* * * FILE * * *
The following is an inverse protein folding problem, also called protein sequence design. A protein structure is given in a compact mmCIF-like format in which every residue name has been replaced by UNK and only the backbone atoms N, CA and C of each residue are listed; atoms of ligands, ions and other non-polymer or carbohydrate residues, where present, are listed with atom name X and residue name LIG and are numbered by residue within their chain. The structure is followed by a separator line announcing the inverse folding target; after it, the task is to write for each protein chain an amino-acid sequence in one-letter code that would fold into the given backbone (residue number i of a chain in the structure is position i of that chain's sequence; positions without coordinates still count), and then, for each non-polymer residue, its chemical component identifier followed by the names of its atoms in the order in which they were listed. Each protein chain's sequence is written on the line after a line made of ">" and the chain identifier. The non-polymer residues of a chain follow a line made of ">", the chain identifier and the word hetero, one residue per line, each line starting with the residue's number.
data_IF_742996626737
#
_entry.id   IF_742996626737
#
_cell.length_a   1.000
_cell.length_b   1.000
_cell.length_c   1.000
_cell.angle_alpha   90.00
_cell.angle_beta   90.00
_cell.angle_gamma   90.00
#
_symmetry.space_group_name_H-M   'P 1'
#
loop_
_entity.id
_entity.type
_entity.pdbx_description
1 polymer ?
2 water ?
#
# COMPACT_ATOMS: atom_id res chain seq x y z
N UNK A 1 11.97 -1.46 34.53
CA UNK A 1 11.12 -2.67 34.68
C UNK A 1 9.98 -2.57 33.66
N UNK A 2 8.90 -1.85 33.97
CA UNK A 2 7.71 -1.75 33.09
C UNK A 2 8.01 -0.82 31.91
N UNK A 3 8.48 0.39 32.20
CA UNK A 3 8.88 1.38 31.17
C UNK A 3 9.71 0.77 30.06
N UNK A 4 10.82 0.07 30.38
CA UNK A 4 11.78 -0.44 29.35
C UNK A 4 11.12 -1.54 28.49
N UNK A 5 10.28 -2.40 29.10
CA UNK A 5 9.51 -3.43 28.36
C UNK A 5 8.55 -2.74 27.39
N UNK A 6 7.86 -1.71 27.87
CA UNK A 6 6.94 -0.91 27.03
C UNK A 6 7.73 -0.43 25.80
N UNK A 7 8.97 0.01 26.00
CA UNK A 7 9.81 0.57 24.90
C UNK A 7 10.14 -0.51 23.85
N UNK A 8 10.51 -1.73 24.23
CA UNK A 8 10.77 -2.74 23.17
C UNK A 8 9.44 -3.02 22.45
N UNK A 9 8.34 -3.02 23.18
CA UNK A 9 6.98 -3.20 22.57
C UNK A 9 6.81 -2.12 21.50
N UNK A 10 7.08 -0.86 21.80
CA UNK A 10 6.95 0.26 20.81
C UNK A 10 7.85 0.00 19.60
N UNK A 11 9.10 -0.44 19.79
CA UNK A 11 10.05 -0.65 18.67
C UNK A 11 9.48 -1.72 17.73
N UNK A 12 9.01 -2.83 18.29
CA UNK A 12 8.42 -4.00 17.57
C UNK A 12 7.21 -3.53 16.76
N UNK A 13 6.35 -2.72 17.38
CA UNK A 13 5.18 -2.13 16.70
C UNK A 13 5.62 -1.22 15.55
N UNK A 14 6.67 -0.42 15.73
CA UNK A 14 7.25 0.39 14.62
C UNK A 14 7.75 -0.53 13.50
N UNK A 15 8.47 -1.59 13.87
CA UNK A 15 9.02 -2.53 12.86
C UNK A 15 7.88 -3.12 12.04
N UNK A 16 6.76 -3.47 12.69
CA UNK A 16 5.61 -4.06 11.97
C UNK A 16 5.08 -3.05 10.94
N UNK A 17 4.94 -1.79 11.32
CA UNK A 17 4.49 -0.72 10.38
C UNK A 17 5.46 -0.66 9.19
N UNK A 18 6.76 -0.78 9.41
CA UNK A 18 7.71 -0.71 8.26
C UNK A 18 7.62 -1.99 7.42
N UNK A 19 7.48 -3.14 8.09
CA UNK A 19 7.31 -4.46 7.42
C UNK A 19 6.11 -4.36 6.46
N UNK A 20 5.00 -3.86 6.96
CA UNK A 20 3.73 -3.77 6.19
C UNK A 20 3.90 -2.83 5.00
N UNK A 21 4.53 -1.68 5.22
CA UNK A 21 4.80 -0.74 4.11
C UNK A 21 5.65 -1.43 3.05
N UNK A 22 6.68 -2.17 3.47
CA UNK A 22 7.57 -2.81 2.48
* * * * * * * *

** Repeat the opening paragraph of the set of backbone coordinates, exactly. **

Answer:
The following is an inverse protein folding problem, also called protein sequence design. A protein structure is given in a compact mmCIF-like format in which every residue name has been replaced by UNK and only the backbone atoms N, CA and C of each residue are listed; atoms of ligands, ions and other non-polymer or carbohydrate residues, where present, are listed with atom name X and residue name LIG and are numbered by residue within their chain. The structure is followed by a separator line announcing the inverse folding target; after it, the task is to write for each protein chain an amino-acid sequence in one-letter code that would fold into the given backbone (residue number i of a chain in the structure is position i of that chain's sequence; positions without coordinates still count), and then, for each non-polymer residue, its chemical component identifier followed by the names of its atoms in the order in which they were listed. Each protein chain's sequence is written on the line after a line made of ">" and the chain identifier. The non-polymer residues of a chain follow a line made of ">", the chain identifier and the word hetero, one residue per line, each line starting with the residue's number.